Regulation issues, by David Walker

27 Mar 08
Twenty-five years on from the birth of the Audit Commission, is it time for a radical rethink on public sector inspection and regulation, asks David Walker

28 March 2008

Twenty-five years on from the birth of the Audit Commission, is it time for a radical rethink on public sector inspection and regulation, asks David Walker

Local government has improved, is improving and will go on improving. Believe that, and you have to ask whether we need the Audit Commission. The challenge on the lips of many in the sector, including Local Government Association chair Sir Simon Milton, Improvement & Development Agency executive director Lucy de Groot and a host of council chief executives, is: if localism works, then surely local government no longer needs the commission's tutelage.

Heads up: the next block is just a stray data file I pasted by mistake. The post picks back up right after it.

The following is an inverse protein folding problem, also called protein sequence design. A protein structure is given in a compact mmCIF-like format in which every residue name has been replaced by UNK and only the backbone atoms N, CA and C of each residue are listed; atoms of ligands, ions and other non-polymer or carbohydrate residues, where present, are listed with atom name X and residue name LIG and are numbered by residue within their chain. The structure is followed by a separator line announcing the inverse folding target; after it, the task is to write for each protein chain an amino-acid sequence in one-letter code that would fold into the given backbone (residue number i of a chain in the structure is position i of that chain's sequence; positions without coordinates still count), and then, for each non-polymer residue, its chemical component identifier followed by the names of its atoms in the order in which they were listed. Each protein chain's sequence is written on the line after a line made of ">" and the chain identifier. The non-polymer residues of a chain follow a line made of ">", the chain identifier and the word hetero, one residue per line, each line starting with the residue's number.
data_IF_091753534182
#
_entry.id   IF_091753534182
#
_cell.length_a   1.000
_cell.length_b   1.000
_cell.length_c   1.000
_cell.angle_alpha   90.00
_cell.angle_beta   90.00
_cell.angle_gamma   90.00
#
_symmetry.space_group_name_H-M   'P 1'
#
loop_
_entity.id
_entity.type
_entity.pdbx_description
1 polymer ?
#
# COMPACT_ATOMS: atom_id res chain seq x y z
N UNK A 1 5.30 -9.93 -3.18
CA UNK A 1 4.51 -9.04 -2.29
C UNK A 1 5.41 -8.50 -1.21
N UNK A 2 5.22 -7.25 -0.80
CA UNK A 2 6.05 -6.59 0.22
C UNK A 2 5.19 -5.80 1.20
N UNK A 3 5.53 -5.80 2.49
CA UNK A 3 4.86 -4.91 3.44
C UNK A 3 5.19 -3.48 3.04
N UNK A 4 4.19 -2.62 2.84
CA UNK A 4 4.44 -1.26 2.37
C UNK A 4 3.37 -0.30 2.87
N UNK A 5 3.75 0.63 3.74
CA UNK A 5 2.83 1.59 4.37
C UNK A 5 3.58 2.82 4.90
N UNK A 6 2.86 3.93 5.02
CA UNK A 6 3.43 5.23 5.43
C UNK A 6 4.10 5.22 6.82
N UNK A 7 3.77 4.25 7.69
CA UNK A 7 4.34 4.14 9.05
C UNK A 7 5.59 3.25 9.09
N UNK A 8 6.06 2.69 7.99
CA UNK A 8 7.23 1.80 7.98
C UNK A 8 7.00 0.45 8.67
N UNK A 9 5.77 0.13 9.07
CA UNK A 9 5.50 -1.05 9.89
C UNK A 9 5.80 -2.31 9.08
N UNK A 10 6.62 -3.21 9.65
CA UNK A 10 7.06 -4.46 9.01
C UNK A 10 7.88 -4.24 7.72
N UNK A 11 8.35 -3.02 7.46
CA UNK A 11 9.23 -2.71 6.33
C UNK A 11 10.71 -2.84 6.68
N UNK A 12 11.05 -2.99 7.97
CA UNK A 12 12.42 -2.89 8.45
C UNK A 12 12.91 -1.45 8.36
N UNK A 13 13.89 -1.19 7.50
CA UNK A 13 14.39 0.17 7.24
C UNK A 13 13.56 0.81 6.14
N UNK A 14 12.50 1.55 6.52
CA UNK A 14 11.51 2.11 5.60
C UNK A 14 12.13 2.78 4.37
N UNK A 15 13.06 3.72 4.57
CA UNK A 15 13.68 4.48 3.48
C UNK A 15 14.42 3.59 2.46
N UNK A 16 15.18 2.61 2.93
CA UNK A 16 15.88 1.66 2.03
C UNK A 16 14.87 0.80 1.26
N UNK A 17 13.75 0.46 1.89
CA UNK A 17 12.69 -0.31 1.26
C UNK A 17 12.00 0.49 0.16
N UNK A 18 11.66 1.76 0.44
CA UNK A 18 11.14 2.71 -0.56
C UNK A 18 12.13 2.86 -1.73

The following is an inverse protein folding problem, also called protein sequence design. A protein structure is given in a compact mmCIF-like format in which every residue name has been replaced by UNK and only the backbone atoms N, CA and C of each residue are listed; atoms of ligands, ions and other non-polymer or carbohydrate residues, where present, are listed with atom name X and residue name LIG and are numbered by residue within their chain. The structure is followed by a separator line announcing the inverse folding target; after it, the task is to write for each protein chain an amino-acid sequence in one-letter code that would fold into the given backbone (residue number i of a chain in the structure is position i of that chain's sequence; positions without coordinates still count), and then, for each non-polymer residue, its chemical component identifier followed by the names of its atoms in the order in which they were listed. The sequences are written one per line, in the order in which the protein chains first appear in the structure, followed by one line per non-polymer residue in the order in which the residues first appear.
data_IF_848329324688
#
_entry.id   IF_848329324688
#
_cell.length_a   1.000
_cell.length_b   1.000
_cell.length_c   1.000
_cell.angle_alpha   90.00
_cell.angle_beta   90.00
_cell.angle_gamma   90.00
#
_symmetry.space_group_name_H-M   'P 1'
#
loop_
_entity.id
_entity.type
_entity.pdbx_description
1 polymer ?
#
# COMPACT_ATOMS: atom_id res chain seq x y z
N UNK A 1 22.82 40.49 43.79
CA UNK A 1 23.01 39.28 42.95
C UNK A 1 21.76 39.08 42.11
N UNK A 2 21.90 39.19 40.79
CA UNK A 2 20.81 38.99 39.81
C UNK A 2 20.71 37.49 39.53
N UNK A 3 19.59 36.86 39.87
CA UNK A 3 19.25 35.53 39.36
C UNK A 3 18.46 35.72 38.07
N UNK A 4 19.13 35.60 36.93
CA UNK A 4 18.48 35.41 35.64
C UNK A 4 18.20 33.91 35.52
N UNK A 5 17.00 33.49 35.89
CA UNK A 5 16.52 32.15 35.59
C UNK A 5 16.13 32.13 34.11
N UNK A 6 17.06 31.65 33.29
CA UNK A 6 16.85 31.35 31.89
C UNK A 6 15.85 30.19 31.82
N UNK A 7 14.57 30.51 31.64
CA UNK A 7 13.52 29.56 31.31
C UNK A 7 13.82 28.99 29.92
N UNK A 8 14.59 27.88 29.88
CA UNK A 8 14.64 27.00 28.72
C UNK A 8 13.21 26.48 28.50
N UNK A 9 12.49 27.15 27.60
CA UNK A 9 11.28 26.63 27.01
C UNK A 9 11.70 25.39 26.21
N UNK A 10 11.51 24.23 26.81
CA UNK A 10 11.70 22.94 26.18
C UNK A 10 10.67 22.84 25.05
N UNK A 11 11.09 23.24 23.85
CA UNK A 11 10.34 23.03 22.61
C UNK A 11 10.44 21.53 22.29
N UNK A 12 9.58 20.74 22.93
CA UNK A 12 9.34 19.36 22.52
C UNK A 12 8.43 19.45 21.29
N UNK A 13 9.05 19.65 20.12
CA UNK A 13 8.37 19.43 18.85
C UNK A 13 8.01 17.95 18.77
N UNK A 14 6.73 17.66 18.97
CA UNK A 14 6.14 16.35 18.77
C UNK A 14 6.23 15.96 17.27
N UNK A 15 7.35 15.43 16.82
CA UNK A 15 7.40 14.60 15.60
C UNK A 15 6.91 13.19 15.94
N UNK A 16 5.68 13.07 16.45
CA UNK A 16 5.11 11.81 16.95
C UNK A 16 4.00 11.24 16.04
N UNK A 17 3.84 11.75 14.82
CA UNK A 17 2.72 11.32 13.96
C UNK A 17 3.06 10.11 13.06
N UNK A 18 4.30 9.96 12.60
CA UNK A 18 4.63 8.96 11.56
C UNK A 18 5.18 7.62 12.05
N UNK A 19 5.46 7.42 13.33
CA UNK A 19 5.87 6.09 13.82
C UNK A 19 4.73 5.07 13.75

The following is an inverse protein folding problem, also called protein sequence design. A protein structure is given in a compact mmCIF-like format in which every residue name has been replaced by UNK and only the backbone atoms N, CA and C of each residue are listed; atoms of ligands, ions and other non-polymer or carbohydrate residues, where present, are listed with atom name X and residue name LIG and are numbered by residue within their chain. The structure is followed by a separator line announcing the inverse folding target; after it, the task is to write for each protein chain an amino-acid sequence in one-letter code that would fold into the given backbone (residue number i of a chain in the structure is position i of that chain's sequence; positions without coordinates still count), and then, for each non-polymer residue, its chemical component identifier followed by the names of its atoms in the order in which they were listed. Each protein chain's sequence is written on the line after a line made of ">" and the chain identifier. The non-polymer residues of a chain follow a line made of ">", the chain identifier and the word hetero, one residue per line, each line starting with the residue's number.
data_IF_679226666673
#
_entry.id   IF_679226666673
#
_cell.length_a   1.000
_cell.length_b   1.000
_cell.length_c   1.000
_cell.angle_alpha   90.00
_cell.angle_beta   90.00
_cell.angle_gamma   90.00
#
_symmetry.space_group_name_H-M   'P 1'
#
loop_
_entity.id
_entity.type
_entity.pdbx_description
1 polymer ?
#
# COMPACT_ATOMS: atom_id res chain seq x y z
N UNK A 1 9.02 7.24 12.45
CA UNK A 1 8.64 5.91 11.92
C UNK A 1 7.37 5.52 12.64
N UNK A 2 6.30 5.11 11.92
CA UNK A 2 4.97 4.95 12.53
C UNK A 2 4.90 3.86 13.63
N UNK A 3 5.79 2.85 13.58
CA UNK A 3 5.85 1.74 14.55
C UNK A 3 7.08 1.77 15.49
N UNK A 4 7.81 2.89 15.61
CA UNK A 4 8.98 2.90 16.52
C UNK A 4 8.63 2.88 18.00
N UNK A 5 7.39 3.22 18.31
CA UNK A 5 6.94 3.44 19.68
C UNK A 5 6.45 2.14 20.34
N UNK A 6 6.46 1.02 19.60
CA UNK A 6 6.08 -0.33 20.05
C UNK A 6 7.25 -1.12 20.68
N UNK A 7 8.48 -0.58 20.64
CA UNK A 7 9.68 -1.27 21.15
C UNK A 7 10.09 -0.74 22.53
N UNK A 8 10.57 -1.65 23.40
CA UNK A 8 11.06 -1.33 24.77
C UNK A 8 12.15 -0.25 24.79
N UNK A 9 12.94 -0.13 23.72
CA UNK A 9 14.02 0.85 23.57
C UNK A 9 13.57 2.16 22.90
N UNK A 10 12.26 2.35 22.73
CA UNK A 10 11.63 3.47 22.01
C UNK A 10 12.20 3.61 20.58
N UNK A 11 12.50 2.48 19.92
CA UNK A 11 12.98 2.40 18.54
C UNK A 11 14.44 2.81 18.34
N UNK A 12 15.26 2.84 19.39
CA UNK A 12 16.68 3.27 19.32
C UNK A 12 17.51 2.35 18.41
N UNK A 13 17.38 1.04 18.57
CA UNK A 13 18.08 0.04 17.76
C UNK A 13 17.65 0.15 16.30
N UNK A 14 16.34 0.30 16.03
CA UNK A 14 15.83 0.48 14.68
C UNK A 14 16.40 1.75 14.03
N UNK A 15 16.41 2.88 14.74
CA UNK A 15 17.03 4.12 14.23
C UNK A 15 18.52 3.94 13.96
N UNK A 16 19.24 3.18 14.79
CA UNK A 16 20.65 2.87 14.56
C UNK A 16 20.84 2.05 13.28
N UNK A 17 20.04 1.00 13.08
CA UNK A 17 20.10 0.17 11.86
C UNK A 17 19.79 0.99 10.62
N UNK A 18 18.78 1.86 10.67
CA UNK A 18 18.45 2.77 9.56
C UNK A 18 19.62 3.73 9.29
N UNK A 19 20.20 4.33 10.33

That's too radical, as yet, to be said out loud. De Groot, in a recent pamphlet for the Solace Foundation Imprint, used code. 'New relationships between the inspectors and inspectorates require a fundamental reassessment of the way we work,' she wrote in Getting so much better all the time.

In the same paper, Clive Grace, formerly an auditor, now chair of the Local Better Regulation Office, suggested that the commission lacked 'a theory of improvement' and that the Comprehensive Performance Assessment was 'not well suited to encouraging experimentation and innovation'. In an article co-written with Professor Steve Martin of Cardiff University, he said that in future 'self improvement and peer learning' could play a greater role and (sotto voce) councils don't need the commission for that.